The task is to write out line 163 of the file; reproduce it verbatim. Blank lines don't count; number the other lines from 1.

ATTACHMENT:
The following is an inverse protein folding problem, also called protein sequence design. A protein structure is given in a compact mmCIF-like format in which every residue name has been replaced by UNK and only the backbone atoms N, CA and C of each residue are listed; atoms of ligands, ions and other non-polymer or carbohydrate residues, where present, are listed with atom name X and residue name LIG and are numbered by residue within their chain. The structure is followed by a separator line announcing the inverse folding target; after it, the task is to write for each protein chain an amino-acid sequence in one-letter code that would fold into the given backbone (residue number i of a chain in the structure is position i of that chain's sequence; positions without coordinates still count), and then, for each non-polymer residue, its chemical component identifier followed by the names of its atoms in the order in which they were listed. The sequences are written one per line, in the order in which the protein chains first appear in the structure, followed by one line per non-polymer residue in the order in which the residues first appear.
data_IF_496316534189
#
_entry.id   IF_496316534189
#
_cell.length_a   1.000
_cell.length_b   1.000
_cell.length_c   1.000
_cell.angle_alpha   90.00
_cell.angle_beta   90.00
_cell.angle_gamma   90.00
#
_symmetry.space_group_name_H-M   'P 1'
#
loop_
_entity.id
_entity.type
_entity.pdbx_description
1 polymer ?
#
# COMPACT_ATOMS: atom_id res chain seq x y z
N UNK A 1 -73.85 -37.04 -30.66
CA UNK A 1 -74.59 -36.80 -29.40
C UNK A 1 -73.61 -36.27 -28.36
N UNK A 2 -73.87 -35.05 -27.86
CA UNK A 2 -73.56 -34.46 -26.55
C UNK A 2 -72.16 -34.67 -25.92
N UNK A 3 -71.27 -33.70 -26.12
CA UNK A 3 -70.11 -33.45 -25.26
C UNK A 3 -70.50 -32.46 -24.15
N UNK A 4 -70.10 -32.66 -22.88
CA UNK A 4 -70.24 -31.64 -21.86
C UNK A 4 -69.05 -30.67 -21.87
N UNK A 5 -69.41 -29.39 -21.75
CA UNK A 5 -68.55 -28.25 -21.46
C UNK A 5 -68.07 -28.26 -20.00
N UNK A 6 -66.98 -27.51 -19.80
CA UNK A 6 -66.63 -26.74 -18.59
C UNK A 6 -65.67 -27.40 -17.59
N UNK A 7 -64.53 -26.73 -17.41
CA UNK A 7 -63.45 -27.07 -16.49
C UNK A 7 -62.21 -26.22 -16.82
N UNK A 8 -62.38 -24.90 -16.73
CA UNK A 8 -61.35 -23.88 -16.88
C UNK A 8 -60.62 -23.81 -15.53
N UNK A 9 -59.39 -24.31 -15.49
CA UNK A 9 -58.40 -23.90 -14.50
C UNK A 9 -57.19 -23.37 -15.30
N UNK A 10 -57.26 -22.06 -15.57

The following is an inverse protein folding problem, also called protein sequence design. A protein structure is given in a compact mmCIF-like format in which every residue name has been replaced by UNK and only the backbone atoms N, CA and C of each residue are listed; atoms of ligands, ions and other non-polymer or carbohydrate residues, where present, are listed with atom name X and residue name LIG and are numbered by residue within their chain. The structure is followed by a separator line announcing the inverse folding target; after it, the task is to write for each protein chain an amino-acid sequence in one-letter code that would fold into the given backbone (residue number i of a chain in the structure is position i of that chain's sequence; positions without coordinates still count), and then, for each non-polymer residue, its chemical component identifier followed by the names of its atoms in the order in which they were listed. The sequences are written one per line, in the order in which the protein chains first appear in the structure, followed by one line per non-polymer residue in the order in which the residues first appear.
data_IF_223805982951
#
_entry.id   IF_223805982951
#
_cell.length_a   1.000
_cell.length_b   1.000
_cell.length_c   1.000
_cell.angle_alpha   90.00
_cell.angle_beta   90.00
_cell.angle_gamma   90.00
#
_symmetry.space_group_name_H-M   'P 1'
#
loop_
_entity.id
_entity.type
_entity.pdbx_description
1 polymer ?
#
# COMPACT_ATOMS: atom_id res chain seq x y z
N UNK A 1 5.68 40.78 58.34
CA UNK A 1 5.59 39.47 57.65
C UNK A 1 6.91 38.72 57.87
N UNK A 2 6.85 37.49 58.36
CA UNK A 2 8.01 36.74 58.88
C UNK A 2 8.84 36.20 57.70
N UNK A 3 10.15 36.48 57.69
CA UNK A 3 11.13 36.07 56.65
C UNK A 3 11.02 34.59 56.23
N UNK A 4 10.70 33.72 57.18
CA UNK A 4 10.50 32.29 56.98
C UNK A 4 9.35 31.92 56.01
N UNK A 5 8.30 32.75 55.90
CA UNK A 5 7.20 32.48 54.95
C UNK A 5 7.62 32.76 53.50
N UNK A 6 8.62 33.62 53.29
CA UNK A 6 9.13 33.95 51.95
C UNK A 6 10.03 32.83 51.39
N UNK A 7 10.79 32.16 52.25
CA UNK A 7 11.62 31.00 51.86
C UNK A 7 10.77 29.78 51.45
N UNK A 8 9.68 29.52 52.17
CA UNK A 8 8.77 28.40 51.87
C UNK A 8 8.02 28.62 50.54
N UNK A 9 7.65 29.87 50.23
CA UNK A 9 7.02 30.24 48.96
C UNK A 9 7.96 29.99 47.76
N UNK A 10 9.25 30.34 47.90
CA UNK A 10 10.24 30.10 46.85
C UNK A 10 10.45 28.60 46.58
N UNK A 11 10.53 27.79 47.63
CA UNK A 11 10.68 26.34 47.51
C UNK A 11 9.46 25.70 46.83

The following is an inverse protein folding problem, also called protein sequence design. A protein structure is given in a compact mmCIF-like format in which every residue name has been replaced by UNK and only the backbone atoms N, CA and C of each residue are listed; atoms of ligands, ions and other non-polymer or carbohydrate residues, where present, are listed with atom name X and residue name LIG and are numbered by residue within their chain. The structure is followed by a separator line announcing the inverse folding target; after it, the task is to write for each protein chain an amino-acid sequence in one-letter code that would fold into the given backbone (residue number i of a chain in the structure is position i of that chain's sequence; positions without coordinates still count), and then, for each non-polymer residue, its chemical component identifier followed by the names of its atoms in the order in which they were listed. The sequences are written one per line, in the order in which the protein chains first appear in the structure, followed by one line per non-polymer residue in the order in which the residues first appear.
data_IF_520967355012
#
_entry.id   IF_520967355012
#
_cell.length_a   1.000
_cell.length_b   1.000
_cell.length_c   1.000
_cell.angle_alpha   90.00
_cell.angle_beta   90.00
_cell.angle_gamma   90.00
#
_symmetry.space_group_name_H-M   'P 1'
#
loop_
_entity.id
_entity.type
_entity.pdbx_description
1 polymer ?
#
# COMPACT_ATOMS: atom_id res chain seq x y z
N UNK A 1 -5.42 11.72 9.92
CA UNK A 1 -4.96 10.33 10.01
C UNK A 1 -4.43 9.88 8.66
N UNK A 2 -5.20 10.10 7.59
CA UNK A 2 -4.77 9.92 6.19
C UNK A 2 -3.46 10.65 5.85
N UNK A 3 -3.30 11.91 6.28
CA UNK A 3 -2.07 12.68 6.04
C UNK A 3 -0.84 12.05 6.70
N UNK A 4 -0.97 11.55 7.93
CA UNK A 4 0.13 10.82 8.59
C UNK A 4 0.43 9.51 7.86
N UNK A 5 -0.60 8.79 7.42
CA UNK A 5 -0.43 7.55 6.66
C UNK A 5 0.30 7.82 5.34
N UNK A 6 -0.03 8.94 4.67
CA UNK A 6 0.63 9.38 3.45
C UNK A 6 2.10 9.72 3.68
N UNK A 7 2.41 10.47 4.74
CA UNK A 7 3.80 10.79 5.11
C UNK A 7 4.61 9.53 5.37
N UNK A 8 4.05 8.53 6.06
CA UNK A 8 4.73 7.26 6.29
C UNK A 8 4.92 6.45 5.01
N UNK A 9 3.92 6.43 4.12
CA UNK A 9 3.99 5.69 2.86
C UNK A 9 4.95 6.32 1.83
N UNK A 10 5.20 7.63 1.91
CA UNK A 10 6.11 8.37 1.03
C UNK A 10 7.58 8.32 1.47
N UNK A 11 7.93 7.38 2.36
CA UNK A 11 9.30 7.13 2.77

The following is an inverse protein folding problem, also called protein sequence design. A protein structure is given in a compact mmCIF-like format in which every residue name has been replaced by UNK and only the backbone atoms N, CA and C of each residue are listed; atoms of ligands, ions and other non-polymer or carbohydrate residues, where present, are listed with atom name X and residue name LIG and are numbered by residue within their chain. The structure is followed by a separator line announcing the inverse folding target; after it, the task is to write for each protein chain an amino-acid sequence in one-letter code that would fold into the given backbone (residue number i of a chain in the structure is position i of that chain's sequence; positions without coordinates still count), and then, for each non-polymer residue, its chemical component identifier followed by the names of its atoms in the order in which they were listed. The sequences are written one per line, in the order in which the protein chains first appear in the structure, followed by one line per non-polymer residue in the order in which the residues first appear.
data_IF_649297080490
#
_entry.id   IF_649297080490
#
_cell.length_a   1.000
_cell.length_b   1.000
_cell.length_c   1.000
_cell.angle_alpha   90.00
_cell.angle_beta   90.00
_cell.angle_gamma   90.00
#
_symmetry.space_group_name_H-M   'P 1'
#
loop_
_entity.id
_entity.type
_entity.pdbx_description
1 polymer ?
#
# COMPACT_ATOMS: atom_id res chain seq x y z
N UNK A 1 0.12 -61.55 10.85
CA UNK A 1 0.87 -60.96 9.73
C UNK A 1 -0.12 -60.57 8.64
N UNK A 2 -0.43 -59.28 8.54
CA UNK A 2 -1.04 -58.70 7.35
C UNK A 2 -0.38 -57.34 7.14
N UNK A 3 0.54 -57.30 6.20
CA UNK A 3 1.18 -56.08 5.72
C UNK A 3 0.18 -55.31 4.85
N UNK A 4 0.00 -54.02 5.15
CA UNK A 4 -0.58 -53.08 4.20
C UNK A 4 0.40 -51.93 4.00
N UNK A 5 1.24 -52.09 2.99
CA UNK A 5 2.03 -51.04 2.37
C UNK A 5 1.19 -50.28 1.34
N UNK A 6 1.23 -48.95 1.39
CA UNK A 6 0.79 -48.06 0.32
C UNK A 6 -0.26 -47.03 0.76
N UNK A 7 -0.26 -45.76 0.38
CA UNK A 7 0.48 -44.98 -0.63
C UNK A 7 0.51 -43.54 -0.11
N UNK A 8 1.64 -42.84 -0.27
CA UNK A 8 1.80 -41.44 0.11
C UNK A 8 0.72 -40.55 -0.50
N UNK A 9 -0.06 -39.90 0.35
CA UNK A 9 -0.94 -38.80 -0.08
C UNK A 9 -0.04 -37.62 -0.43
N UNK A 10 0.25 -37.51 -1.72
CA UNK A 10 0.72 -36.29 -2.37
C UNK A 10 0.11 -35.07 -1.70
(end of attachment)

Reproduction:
_cell.length_b   1.000